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By Jennifer Nguyen

In multicultural countries, such as Canada, discussions about elder abuse ​must take into account the diverse nature of its population and the differences that can arise between different ethno-cultural groups. Recent literature on the subject has found that elder abuse is more prevalent, but also more often unreported within minority and non-Caucasian groups (Grant & Benedet, 2016). This blog post looks at how different factors such as  culture, tradition, and legislation affect reporting or even discourage older adults from seeking help in abuse situations. While this post focuses primarily on the Chinese-Canadian community, and also discusses the Latin-American community, I believe these themes can be aptly applied to a number of groups.

A theme that runs through all cultural groups is dependence. There is a rich body of literature that discusses how dependence is a powerful factor that contributes to an increased risk of elder abuse. While financial, physical, and emotional dependence always results in a power imbalance, in elder abuse situations this is heightened. Moreover, studies about the causes of elder abuse identify a “web of mutual dependency” between the abuser and the older victims (Bonnie & Wallace, 2003). This dependency has invariable effects for adults that are experiencing elder abuse; they are often more fearful to address the mistreatment.

Elder abuse rates are also higher in visible minority groups and non-Caucasian race is often associated with increased risk for elder abuse. Research also found that this risk is heightened for older women (Lai et al., 2014). While women are more likely to seek informal means of help such as mediation and internal family resolutions, they are often limited by their dependence on their spouses and adult children.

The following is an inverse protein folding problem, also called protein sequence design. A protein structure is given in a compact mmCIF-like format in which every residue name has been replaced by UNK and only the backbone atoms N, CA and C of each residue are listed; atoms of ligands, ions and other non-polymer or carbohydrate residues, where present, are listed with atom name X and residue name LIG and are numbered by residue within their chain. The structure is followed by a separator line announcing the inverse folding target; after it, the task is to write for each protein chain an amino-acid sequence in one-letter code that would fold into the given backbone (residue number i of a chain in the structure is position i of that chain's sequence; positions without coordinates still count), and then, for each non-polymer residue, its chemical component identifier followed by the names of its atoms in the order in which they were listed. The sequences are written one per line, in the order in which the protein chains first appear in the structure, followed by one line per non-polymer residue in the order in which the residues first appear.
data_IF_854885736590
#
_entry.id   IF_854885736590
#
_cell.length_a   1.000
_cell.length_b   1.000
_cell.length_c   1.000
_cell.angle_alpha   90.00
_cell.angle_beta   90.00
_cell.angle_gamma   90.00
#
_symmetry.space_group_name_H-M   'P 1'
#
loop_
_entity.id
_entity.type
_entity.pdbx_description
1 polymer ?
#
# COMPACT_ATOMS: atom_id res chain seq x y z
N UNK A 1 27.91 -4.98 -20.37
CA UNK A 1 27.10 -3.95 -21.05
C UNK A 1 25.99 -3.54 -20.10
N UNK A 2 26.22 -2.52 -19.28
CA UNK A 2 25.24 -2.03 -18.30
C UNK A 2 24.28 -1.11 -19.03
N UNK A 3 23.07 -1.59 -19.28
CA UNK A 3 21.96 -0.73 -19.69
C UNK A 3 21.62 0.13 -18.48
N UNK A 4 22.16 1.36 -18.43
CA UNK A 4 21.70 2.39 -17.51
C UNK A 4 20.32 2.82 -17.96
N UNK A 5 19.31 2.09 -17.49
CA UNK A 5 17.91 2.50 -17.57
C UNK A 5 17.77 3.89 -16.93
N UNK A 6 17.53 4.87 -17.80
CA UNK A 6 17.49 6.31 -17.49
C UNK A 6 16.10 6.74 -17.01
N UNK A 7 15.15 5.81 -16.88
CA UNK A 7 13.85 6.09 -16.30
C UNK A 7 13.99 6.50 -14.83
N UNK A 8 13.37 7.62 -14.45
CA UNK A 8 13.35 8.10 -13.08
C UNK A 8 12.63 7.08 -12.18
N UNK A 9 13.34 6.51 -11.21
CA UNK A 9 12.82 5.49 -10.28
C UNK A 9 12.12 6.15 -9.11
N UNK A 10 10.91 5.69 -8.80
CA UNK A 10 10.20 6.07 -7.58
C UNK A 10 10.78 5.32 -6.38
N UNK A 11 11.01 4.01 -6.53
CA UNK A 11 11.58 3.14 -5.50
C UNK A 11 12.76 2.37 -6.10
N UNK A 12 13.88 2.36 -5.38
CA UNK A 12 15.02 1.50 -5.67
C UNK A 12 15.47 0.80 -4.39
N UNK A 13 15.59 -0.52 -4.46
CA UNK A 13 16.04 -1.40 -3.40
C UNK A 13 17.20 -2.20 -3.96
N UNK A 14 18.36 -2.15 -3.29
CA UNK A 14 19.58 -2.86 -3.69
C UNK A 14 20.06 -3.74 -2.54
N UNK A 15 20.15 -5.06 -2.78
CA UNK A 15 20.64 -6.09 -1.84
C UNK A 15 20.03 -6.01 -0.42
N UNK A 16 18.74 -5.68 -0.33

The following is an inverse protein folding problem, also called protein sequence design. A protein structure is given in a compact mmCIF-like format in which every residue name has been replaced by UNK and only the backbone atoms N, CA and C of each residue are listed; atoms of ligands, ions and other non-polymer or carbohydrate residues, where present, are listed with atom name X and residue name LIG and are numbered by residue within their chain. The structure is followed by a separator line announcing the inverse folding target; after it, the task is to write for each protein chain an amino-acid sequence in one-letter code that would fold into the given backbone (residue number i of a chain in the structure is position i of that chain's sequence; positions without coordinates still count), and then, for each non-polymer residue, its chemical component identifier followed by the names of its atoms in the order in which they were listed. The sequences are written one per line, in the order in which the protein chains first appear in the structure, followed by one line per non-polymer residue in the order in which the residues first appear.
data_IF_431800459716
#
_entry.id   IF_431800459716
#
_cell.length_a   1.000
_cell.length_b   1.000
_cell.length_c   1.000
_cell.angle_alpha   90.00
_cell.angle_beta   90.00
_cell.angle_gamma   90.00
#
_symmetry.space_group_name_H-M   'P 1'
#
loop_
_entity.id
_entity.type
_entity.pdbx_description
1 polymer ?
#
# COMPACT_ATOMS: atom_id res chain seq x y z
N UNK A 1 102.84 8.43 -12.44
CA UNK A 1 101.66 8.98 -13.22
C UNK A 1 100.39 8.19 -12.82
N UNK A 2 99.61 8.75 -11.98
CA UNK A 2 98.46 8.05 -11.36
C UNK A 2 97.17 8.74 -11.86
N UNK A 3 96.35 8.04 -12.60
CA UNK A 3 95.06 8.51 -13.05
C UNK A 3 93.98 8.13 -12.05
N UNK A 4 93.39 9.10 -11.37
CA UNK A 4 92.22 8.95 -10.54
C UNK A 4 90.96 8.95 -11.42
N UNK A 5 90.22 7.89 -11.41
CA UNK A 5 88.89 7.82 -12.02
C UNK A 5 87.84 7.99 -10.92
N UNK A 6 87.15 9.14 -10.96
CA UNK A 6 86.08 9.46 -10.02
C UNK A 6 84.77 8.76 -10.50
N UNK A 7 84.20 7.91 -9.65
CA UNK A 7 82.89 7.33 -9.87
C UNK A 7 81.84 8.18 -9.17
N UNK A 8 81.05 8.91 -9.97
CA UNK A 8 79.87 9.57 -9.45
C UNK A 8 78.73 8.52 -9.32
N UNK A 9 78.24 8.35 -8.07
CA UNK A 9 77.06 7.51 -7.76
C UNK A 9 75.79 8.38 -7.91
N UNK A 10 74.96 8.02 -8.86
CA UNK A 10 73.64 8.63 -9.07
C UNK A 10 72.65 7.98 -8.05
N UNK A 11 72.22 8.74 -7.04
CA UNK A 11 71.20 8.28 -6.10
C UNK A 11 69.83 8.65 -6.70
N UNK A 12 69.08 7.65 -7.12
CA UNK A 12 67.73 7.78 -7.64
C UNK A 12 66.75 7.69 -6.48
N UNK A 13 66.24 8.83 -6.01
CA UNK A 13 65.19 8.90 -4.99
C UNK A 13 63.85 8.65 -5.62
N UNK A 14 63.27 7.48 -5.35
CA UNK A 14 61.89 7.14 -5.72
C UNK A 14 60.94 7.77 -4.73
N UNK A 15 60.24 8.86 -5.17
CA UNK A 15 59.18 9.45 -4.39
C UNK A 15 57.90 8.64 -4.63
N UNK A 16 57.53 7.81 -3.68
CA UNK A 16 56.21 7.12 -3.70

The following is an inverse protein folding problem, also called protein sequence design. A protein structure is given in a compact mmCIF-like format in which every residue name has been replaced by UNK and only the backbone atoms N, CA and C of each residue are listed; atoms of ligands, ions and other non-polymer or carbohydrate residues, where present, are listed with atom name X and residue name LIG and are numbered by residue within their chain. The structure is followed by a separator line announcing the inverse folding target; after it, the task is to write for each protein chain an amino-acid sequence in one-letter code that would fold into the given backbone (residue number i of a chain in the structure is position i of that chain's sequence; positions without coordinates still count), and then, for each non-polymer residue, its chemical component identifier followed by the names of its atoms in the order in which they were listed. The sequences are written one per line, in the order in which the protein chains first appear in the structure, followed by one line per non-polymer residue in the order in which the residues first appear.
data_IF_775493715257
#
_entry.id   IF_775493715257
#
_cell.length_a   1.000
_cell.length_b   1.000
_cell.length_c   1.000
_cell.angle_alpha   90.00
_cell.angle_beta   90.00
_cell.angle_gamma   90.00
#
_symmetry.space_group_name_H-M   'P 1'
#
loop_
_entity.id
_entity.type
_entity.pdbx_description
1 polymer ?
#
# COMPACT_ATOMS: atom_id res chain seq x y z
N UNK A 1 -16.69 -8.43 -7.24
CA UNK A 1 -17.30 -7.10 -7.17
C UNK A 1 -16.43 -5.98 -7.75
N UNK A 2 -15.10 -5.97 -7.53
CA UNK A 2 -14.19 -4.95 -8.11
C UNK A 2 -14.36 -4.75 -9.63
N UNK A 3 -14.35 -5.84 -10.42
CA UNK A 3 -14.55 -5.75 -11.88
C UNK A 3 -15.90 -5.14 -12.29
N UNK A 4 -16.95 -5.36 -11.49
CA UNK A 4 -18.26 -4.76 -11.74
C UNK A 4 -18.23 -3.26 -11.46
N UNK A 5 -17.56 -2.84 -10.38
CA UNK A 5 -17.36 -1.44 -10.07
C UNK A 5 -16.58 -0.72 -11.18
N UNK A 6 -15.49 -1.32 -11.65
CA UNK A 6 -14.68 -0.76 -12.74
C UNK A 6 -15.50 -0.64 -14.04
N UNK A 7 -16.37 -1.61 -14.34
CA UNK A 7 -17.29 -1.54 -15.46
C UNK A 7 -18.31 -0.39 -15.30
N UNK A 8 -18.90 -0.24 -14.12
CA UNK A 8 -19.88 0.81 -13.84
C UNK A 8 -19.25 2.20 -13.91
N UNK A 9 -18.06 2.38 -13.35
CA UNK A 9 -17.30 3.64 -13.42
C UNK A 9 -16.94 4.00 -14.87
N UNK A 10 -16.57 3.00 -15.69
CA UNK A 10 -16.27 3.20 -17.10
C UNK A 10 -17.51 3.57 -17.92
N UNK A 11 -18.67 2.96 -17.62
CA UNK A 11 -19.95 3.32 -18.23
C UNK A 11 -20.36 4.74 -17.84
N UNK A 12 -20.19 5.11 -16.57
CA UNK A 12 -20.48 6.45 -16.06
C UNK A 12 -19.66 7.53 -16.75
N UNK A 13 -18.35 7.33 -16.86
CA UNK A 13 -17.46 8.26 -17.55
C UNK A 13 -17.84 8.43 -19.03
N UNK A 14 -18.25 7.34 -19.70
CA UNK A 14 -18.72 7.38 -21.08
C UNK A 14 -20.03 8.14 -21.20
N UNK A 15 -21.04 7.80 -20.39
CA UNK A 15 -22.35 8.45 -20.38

A 2014 review of literature and research on elder abuse in minority groups found two main factors that contribute to underreporting of elder abuse in the Chinese-Canadian community (Lai et. al., 2014): first, the effects of a traditional culture and family roles, and secondly, the increased dependence as a result of the statutory imposition of dependence through ten-year sponsorship programs. In cases of parents and grandparents, the sponsorship obligation extends for 20 years from the date that the family member becomes a permanent resident. Lai et al. (2014) found that Chinese-Canadian women were particularly concerned with saving face, and maintaining family cohesion and harmony, as they are essential to traditional Chinese culture.